This post presents beneficiary designations as an essential part of your estate plan. We discuss how beneficiary designations can provide a vehicle to transfer assets, or insurance proceeds, upon death as well as other information as it relates to the new tax laws.

With all new tax laws firmly in place, it’s time to take a look at your beneficiary designations as an essential part of your estate plan. Beneficiary designations provide a vehicle to transfer assets, or insurance proceeds, upon death.

Lapsing beneficiary designations are the first trigger at having your estate plan go awry.

If there is any advice to take away; remember, and rethink:

Beneficiary designations take precedence before all other estate planning documents, such as a will or trust. Correct!  Your 1 piece of paper with a named beneficiary, possibly stands stronger in validity, than your 85 pages of Last Will and Testament.

Illustration:  you may indicate in your will that everything you’ve worked so hard to accumulate is to go to your spouse after your death. However, if that overlooked beneficiary designation on your life insurance coverage contract still names your ex-spouse, they may in turn collect the payout of your policy. 

Types of assets where you’ll want to consider a naming a beneficiary:

  • Employer-sponsored retirement plans
  • IRAs
  • Life insurance policies
  • Annuities
  • Transfer-on-death (TOD) investment accounts
  • Pay-on-death (POD) bank accounts
  • Stock options and restricted stock
  • Executive deferred compensation plans


Take-homes for beneficiary designation:

Remember to name beneficiaries: Omission of beneficiary will leave the asset exposed to probate court. This often results in pointless delays in transfer of the asset, additional costs and adverse tax treatment.

Name both primary and contingent beneficiaries. It’s a good practice to name a “back up” or contingent beneficiary in case the principal beneficiary dies before you.  Do not give away your wishes and plans, by not thinking through a contingency plan, which includes possible charitable beneficiaries.

Update for life events. Review your beneficiary designations on a regular basis and update them, as needed, based on major life events, such as births, deaths, marriages, and divorces. Review this annually!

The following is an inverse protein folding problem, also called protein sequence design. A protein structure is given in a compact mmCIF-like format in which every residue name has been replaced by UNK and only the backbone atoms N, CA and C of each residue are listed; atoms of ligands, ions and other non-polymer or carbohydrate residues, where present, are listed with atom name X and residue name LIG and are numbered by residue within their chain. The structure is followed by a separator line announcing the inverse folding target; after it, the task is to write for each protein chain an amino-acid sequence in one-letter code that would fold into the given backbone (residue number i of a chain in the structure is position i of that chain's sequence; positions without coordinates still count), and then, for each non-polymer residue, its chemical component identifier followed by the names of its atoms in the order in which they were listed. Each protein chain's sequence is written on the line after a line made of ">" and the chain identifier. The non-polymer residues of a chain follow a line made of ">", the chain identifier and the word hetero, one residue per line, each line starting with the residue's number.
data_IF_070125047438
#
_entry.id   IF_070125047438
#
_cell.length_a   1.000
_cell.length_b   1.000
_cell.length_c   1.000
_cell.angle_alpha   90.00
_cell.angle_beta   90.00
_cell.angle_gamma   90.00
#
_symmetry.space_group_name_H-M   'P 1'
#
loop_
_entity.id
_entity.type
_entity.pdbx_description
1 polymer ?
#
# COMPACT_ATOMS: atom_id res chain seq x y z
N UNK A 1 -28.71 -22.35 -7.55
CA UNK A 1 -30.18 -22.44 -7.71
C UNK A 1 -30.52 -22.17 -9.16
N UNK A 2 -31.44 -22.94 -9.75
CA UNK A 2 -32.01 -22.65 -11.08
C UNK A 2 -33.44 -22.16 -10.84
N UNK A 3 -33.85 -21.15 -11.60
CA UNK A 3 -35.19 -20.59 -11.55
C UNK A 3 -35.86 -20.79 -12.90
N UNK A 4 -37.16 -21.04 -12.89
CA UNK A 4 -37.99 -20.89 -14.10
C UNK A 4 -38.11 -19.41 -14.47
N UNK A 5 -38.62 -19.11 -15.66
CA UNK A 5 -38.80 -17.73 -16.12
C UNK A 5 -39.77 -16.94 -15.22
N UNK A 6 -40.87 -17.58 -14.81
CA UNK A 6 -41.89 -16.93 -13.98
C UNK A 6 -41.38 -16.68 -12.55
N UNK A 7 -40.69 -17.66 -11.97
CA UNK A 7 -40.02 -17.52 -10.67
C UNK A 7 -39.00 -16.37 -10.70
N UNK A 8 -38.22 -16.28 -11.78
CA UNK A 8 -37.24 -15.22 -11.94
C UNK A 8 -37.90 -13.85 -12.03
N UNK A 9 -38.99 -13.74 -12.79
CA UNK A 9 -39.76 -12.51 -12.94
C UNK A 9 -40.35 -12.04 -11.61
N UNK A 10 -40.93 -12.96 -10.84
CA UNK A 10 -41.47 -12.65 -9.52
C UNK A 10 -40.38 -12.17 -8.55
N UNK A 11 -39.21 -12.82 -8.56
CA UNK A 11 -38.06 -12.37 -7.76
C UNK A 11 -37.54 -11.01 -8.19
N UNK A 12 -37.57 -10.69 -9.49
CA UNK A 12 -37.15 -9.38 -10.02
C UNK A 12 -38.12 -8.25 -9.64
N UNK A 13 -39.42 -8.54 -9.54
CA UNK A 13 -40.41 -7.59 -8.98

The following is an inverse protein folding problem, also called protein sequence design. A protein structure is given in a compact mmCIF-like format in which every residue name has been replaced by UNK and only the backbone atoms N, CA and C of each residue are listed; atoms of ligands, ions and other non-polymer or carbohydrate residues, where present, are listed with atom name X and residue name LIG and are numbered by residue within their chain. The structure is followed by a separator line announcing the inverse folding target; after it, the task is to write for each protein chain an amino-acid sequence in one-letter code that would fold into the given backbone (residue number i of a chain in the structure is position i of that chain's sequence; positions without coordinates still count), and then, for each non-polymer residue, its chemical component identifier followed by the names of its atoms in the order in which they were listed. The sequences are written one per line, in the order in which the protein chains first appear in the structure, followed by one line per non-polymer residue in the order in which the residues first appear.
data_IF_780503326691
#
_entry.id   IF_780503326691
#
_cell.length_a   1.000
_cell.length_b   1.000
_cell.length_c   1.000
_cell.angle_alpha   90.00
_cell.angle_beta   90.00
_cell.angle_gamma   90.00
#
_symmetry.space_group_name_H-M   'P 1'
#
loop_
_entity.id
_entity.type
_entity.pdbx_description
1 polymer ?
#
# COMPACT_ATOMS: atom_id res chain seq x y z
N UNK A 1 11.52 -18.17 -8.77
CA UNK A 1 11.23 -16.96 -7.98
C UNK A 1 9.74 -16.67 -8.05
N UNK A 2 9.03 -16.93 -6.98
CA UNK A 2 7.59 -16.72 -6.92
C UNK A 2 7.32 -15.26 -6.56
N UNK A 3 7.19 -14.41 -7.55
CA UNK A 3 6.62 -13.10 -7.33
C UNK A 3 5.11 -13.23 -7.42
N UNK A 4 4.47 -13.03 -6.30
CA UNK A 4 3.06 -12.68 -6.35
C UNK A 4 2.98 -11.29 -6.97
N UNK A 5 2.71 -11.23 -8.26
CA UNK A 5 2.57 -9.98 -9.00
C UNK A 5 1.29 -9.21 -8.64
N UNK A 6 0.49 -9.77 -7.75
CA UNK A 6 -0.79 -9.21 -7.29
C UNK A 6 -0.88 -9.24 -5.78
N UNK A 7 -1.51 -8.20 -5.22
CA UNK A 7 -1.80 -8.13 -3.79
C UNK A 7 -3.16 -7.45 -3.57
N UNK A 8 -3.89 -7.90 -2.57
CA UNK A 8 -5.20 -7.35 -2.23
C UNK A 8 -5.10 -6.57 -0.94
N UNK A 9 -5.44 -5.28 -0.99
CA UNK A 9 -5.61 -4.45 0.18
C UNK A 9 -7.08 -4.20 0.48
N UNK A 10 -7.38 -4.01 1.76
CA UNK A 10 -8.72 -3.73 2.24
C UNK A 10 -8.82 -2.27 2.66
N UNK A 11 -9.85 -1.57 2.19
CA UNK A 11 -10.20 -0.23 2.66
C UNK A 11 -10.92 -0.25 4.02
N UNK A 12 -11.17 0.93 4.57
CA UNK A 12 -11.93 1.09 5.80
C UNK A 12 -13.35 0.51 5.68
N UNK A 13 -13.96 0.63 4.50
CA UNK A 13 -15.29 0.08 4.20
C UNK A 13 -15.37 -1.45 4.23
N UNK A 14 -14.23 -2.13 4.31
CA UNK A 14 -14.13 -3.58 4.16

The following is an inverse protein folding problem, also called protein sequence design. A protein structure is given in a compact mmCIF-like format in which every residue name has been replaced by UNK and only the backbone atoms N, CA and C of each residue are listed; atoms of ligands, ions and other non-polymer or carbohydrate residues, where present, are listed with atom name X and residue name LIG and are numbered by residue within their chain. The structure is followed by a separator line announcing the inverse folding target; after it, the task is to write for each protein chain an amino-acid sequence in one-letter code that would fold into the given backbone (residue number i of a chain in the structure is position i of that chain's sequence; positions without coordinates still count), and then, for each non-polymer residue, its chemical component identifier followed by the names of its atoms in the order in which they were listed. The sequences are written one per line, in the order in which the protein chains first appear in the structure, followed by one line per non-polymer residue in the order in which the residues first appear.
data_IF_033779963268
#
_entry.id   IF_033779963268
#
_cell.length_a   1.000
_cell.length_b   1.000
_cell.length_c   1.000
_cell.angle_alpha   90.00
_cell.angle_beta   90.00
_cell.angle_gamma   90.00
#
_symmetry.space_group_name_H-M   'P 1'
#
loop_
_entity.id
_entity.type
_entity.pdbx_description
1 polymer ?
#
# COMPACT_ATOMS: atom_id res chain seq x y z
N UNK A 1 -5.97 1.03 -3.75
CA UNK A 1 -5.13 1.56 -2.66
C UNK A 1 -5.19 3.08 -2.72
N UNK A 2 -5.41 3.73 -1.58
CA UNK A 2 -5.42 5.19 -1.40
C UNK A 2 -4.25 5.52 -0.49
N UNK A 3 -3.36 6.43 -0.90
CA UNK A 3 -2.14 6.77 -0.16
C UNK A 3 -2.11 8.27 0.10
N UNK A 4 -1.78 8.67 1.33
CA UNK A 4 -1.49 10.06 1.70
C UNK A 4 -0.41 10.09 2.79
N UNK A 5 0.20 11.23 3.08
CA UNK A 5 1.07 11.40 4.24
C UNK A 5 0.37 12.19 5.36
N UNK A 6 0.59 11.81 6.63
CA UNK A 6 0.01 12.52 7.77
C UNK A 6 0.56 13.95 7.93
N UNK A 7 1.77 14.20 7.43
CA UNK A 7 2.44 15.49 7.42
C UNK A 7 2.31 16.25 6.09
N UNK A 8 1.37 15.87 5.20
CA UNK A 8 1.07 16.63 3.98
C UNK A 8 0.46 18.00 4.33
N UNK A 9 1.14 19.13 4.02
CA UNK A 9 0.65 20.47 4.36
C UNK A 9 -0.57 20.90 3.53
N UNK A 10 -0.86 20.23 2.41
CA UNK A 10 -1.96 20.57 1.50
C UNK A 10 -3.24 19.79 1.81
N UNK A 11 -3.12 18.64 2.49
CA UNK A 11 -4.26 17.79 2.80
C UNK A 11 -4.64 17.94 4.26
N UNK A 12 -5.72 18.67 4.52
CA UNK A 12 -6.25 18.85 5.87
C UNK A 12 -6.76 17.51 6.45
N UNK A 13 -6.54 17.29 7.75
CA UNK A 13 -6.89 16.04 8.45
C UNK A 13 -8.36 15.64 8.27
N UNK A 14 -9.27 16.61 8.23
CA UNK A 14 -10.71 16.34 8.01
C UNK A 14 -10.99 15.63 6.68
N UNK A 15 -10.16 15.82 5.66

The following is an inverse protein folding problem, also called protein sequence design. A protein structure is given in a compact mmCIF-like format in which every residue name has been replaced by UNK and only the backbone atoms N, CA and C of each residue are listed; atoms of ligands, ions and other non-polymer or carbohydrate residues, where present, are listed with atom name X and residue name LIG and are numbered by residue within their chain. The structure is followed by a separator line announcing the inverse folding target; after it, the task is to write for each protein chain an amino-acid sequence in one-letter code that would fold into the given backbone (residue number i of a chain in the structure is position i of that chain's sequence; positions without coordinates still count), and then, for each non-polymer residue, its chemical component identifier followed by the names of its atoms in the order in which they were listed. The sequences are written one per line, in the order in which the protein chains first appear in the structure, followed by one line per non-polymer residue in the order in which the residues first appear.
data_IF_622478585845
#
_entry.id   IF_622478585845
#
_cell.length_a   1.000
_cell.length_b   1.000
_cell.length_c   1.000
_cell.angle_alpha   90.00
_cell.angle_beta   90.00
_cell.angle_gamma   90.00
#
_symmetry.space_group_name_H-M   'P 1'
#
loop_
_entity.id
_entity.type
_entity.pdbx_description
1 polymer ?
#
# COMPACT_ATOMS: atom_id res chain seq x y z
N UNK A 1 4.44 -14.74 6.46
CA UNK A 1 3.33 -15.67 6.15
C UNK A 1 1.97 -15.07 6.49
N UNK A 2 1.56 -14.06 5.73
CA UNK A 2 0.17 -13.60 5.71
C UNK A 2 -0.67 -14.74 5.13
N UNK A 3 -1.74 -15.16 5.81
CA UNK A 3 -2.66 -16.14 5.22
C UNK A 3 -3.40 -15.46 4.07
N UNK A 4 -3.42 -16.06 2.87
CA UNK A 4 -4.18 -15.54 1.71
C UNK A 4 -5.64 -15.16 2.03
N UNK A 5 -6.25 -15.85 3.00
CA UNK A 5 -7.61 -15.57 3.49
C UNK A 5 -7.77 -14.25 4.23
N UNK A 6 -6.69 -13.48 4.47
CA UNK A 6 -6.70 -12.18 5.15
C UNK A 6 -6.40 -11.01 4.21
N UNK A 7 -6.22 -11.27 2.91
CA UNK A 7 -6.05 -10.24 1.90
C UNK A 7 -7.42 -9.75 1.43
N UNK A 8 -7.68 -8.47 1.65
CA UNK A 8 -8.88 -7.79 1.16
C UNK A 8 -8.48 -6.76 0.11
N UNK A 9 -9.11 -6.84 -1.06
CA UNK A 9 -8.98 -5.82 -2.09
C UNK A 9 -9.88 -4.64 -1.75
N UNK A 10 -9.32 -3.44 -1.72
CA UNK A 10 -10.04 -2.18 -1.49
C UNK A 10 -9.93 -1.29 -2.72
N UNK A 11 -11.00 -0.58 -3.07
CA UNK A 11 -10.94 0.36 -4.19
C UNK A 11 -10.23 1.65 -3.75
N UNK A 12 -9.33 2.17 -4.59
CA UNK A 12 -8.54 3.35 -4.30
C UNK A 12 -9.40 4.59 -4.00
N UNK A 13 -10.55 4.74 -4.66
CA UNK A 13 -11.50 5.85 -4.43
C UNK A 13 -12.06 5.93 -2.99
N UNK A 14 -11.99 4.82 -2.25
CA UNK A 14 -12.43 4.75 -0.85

Read the instructions. Beneficiary designation forms are not all created equally. Be sure you understand the form, and ask questions of the human resources department, insurance agent, or actuary/investment advisor if needed. Consult with your CPA and attorney to assure proper designations.

Coordinate with your own will and trust. Speak with your attorney if needed, before going rogue on your beneficiary designations. Remember, these actions could work independently from your estate plan. You’ll want to walk away with assurance that you’re all working for a common goal.

Think twice before assigning specific persons to individual assets. Example, you set 3 accounts of value and name a different child as beneficiary on each account.  Over time, the accounts may perform differently, causing a skewed inheritance per child.

Avoid naming your estate as beneficiary. Example, if you designate a beneficiary on your 401(k), it is generally distributed directly to the beneficiary. If you name your estate as beneficiary, the account might have to go through probate. For IRAs and qualified retirement plans, there may be income tax implications.

Use caution when naming a trust as beneficiary. Consult your CPA or attorney before naming a trust as beneficiary for IRAs, qualified retirement plans, or annuities. There are situations where it is sensible to name a trust – for example if:

  • You have minor children
  • You have had a previous marriage, and children
  • A trust is an integral part of your overall estate plan.

Be aware of tax implications. Many asset transfers carry their own specific tax results. Coordinate your attorney and CPA to get the best result for your personal situation which is essential with 2018 tax law changes.

Your plans are you own. Often times we put plans aside for other tasks. Your estate plan is essential to ensure that your legacies are carried to future generations, that your assets are protected, and that your family will feel assured of your own plans and wishes.

Contact Us With Your Questions

If you have questions or need help with your beneficiary designations please contact a tax specialist at the Innovative CPA Group at 203-489-0612.